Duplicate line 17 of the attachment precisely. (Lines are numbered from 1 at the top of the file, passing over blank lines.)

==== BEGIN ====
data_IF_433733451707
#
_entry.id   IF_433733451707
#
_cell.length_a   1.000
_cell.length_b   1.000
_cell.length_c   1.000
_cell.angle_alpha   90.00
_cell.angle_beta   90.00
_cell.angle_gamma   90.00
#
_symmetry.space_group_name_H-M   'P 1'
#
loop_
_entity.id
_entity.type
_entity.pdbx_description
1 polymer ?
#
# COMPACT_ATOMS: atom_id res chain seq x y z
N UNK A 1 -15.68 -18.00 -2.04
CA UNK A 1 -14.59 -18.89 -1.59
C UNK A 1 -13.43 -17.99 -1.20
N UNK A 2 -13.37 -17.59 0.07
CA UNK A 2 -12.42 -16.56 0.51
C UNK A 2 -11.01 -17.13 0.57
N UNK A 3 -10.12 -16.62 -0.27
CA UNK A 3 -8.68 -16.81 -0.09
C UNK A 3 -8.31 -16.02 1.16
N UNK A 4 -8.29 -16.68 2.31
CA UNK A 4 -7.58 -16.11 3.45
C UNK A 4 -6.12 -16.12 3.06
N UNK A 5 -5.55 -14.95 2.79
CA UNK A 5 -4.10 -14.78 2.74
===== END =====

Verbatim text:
_entity.pdbx_description